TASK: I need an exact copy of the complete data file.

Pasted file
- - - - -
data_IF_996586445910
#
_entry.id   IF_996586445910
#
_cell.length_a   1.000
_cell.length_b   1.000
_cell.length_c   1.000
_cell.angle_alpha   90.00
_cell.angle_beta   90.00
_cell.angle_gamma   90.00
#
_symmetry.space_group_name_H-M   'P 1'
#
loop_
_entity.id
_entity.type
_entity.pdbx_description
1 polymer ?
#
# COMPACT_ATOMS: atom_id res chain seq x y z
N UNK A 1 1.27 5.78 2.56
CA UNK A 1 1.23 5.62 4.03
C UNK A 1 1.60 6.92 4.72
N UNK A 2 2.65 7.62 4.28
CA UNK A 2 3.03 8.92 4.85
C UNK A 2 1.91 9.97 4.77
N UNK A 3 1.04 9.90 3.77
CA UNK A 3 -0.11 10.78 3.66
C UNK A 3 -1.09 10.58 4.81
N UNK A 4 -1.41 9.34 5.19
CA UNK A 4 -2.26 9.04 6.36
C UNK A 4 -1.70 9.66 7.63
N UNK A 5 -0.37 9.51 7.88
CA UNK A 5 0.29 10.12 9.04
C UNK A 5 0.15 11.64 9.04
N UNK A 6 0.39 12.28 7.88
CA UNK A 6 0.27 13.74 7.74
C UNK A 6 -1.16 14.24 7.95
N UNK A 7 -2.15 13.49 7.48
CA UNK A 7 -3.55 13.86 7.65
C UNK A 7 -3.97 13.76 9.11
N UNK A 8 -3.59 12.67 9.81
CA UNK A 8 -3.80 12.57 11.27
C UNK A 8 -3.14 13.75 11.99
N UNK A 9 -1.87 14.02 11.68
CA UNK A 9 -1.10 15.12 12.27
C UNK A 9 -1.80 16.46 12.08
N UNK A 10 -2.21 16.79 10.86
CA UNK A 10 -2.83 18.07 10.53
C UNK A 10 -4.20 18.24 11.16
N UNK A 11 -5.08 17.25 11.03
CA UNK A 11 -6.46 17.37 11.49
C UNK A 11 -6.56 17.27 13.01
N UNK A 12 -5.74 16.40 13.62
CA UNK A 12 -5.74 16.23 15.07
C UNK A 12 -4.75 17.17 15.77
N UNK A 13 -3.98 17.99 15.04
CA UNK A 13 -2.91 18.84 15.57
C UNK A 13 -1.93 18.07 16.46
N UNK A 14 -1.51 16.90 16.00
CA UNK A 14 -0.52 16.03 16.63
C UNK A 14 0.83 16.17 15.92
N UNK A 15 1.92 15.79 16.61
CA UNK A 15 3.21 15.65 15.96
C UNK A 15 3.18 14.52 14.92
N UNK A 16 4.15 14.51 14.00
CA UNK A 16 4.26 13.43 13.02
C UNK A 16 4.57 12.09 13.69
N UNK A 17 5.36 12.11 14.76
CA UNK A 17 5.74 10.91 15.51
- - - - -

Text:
data_IF_996586445910
#
_entry.id   IF_996586445910
#
_cell.length_a   1.000
_cell.length_b   1.000
_cell.length_c   1.000
_cell.angle_alpha   90.00
_cell.angle_beta   90.00
_cell.angle_gamma   90.00
#
_symmetry.space_group_name_H-M   'P 1'
#
loop_
_entity.id
_entity.type
_entity.pdbx_description
1 polymer ?
#
# COMPACT_ATOMS: atom_id res chain seq x y z
N UNK A 1 1.27 5.78 2.56
CA UNK A 1 1.23 5.62 4.03
C UNK A 1 1.60 6.92 4.72
N UNK A 2 2.65 7.62 4.28
CA UNK A 2 3.03 8.92 4.85
C UNK A 2 1.91 9.97 4.77
N UNK A 3 1.04 9.90 3.77
CA UNK A 3 -0.11 10.78 3.66
C UNK A 3 -1.09 10.58 4.81
N UNK A 4 -1.41 9.34 5.19
CA UNK A 4 -2.26 9.04 6.36
C UNK A 4 -1.70 9.66 7.63
N UNK A 5 -0.37 9.51 7.88
CA UNK A 5 0.29 10.12 9.04
C UNK A 5 0.15 11.64 9.04
N UNK A 6 0.39 12.28 7.88
CA UNK A 6 0.27 13.74 7.74
C UNK A 6 -1.16 14.24 7.95
N UNK A 7 -2.15 13.49 7.48
CA UNK A 7 -3.55 13.86 7.65
C UNK A 7 -3.97 13.76 9.11
N UNK A 8 -3.59 12.67 9.81
CA UNK A 8 -3.80 12.57 11.27
C UNK A 8 -3.14 13.75 11.99
N UNK A 9 -1.87 14.02 11.68
CA UNK A 9 -1.10 15.12 12.27
C UNK A 9 -1.80 16.46 12.08
N UNK A 10 -2.21 16.79 10.86
CA UNK A 10 -2.83 18.07 10.53
C UNK A 10 -4.20 18.24 11.16
N UNK A 11 -5.08 17.25 11.03
CA UNK A 11 -6.46 17.37 11.49
C UNK A 11 -6.56 17.27 13.01
N UNK A 12 -5.74 16.40 13.62
CA UNK A 12 -5.74 16.23 15.07
C UNK A 12 -4.75 17.17 15.77
N UNK A 13 -3.98 17.99 15.04
CA UNK A 13 -2.91 18.84 15.57
C UNK A 13 -1.93 18.07 16.46
N UNK A 14 -1.51 16.90 16.00
CA UNK A 14 -0.52 16.03 16.63
C UNK A 14 0.83 16.17 15.92
N UNK A 15 1.92 15.79 16.61
CA UNK A 15 3.21 15.65 15.96
C UNK A 15 3.18 14.52 14.92
N UNK A 16 4.15 14.51 14.00
CA UNK A 16 4.26 13.43 13.02
C UNK A 16 4.57 12.09 13.69
N UNK A 17 5.36 12.11 14.76
CA UNK A 17 5.74 10.91 15.51